JobKeeper needs to reduce inequality, not increase it - Speech, House of Representatives


When the coronavirus recession hit, most firms recognised there's a social contract: get a wage subsidy from the taxpayer and do right for workers. But some companies didn't understood that JobKeeper was designed to keep people in work, not pad corporate profits.

Half the shares in Australia are owned by the top fifth of the population, so converting JobKeeper into 'DividendKeeper' takes a program designed to reduce inequality and uses it to increase inequality.

Crown Casino received $111 million in JobKeeper and paid a dividend of $203 million. One-third will go to a billionaire. ARB received $8 million in JobKeeper and will pay a $16 million dividend. Adairs received $18 million in JobKeeper and its New Zealand equivalent and paid $11 million to shareholders. Harvey Norman and its franchisees received $9 million and will pay $75 million in dividends. Half will go to a billionaire. Accent Group received $14 million in JobKeeper and will pay a total dividend of $50 million this year.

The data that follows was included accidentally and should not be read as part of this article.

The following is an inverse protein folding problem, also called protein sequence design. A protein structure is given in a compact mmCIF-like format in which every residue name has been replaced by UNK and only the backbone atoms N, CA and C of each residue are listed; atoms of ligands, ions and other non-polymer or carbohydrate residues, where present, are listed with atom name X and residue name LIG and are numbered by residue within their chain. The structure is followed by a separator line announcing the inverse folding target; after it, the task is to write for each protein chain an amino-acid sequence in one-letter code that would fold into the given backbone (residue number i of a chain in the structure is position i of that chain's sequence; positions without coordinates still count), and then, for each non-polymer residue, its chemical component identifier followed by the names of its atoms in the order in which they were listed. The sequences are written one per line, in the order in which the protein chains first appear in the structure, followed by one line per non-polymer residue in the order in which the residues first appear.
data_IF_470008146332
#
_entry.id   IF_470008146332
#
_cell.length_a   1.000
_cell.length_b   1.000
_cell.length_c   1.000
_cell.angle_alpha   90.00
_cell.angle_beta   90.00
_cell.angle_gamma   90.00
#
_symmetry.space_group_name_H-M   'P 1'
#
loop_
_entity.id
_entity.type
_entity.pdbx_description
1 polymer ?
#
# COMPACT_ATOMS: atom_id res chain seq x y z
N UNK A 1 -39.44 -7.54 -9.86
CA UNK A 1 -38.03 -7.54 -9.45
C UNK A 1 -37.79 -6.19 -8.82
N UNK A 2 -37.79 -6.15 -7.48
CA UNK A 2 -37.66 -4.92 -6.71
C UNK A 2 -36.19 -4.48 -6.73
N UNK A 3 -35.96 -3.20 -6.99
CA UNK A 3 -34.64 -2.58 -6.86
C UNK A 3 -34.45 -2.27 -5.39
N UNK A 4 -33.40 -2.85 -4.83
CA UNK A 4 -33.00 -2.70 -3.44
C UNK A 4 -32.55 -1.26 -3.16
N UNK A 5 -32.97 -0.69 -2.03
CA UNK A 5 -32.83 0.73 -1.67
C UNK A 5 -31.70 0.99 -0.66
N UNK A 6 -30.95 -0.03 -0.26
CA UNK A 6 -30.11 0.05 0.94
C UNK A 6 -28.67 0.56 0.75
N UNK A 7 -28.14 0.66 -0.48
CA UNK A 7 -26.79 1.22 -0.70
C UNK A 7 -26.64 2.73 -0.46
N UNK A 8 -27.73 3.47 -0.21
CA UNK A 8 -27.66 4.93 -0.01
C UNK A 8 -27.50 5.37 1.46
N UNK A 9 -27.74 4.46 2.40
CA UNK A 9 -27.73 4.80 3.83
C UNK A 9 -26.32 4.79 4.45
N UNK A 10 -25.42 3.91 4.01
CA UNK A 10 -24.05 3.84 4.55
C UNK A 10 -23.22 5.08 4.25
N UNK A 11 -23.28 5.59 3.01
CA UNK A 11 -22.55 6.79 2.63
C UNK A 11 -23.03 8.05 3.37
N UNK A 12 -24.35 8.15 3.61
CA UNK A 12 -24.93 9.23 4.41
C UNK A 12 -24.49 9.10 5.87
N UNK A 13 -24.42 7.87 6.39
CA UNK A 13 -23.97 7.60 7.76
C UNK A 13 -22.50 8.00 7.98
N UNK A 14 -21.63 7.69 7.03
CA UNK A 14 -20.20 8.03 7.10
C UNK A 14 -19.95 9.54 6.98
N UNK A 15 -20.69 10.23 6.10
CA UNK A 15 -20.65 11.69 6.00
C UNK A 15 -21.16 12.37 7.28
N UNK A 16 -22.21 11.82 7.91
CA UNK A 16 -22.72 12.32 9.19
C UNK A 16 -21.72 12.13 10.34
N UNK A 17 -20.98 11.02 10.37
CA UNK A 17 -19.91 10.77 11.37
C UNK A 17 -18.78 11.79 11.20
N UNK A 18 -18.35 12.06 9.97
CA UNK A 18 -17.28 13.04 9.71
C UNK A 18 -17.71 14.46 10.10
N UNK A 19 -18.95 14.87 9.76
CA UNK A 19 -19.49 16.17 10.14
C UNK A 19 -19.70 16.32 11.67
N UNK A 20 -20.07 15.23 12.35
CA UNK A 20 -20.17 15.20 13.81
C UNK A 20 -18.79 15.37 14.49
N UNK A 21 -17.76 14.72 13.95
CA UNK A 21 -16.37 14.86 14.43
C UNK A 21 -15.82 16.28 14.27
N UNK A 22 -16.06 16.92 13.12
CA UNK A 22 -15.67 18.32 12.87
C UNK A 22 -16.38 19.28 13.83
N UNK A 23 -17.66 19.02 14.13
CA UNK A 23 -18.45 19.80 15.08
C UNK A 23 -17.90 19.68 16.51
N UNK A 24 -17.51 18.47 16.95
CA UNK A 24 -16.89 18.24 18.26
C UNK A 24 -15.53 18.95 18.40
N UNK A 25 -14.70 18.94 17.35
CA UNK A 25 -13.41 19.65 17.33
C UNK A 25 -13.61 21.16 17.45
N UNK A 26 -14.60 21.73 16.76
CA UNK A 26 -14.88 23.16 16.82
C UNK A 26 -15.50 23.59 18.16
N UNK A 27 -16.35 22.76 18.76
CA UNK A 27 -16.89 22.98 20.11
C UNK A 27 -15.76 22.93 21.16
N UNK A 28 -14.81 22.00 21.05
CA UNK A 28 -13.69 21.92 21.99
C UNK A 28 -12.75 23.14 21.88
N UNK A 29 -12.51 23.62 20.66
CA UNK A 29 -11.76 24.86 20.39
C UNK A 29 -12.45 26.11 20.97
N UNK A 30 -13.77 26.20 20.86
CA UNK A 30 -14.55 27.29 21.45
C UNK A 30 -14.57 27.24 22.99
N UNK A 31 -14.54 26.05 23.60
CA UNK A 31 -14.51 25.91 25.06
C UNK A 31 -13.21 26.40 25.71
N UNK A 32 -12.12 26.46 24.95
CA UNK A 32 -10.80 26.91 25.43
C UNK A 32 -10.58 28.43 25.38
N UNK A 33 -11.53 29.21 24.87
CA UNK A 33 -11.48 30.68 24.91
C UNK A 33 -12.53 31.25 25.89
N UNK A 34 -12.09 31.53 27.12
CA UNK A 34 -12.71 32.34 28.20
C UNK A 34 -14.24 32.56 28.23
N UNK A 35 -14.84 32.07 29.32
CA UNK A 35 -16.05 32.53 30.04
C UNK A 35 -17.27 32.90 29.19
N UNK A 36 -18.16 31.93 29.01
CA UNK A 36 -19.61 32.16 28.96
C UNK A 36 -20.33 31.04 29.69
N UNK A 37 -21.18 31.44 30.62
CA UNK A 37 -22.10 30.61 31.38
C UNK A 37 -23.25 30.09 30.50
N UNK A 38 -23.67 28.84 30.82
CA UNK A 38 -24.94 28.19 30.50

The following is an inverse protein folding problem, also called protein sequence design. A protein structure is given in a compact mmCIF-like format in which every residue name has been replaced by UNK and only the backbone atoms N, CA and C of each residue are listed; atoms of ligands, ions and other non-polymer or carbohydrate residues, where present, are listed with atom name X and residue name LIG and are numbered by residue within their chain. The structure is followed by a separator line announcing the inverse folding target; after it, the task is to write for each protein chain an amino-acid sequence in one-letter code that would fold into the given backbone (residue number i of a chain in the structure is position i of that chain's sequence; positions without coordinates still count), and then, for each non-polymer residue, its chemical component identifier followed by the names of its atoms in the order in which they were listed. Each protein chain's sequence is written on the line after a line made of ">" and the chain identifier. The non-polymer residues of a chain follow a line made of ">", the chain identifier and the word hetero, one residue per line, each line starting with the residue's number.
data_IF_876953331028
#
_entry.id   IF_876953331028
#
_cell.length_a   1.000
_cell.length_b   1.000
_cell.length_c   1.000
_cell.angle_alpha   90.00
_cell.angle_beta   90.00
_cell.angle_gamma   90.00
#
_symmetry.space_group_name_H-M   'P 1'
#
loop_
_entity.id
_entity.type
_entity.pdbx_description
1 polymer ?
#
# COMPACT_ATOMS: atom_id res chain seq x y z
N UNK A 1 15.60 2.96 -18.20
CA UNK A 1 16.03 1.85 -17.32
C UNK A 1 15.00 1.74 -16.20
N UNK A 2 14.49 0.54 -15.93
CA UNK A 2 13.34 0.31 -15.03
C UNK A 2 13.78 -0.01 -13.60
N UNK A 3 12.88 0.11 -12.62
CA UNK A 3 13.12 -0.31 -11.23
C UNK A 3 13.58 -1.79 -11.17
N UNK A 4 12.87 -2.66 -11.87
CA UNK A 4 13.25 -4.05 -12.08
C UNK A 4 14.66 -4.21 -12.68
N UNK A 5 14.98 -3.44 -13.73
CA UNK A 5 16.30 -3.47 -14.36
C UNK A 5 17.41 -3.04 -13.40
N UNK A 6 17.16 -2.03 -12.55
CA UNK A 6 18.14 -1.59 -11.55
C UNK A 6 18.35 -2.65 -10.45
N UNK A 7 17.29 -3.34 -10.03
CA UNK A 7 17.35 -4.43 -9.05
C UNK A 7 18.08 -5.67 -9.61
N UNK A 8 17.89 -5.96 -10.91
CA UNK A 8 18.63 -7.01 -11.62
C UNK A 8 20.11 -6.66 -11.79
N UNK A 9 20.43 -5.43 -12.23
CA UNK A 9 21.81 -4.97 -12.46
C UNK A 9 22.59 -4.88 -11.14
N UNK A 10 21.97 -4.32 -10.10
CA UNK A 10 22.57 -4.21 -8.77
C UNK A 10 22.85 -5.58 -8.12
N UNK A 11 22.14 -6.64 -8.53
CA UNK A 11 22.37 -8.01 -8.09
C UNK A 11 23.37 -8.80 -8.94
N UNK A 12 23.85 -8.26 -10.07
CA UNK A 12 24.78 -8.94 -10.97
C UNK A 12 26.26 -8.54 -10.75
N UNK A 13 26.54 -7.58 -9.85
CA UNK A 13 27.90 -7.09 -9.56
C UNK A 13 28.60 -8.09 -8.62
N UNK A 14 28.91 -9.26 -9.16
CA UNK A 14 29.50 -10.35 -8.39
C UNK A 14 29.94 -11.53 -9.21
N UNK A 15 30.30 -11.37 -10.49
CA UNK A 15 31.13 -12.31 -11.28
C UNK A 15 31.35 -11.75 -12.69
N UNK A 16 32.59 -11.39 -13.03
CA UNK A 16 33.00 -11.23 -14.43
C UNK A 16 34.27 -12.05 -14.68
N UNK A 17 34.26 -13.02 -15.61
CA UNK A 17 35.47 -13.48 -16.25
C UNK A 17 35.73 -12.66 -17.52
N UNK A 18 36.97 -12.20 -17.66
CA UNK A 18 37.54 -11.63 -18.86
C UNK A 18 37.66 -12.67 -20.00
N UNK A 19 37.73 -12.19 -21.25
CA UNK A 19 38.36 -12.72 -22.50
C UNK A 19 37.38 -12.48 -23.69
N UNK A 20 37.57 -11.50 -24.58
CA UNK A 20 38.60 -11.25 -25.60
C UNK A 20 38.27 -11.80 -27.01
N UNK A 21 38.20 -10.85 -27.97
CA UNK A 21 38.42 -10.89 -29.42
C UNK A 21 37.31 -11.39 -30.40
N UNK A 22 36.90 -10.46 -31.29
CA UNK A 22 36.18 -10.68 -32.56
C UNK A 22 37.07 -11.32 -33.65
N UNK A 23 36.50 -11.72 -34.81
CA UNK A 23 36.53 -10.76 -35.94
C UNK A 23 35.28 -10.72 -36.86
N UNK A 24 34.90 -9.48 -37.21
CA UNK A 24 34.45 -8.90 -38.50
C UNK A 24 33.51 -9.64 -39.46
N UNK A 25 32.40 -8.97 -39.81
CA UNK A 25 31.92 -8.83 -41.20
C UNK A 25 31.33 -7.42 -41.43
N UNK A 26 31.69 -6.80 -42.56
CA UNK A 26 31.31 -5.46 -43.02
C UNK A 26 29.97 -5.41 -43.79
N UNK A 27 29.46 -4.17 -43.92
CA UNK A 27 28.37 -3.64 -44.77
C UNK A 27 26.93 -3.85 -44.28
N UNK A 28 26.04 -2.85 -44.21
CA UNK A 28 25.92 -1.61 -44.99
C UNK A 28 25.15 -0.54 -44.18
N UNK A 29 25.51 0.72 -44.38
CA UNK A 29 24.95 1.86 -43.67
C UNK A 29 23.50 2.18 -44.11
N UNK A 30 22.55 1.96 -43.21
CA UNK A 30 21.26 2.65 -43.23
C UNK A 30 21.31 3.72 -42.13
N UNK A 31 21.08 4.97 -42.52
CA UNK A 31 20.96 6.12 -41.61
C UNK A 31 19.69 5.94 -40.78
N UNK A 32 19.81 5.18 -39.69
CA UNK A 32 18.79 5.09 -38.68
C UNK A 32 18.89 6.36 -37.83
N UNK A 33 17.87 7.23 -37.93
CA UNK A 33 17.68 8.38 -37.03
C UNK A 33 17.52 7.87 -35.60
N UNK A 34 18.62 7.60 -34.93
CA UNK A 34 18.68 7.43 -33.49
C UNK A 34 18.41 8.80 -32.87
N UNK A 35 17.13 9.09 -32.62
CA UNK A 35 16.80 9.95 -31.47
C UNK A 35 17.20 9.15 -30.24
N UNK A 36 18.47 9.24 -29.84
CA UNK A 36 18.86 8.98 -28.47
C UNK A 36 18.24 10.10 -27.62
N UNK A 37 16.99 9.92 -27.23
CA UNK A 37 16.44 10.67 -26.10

In other countries, regulators are asking firms to choose between getting government handouts and paying dividends. In New Zealand, Mainfreight paid back its taxpayer subsidies. They said, 'We didn't deserve it.'

But these companies I've named are too stingy to pay it back, and the Treasurer is too gutless to ask them to do it.


Authorised by Paul Erickson, ALP, Canberra.

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Cnr Gungahlin Pl and Efkarpidis Street, Gungahlin ACT 2912 | 02 6247 4396 | [email protected] | Authorised by A. Leigh MP, Australian Labor Party (ACT Branch), Canberra.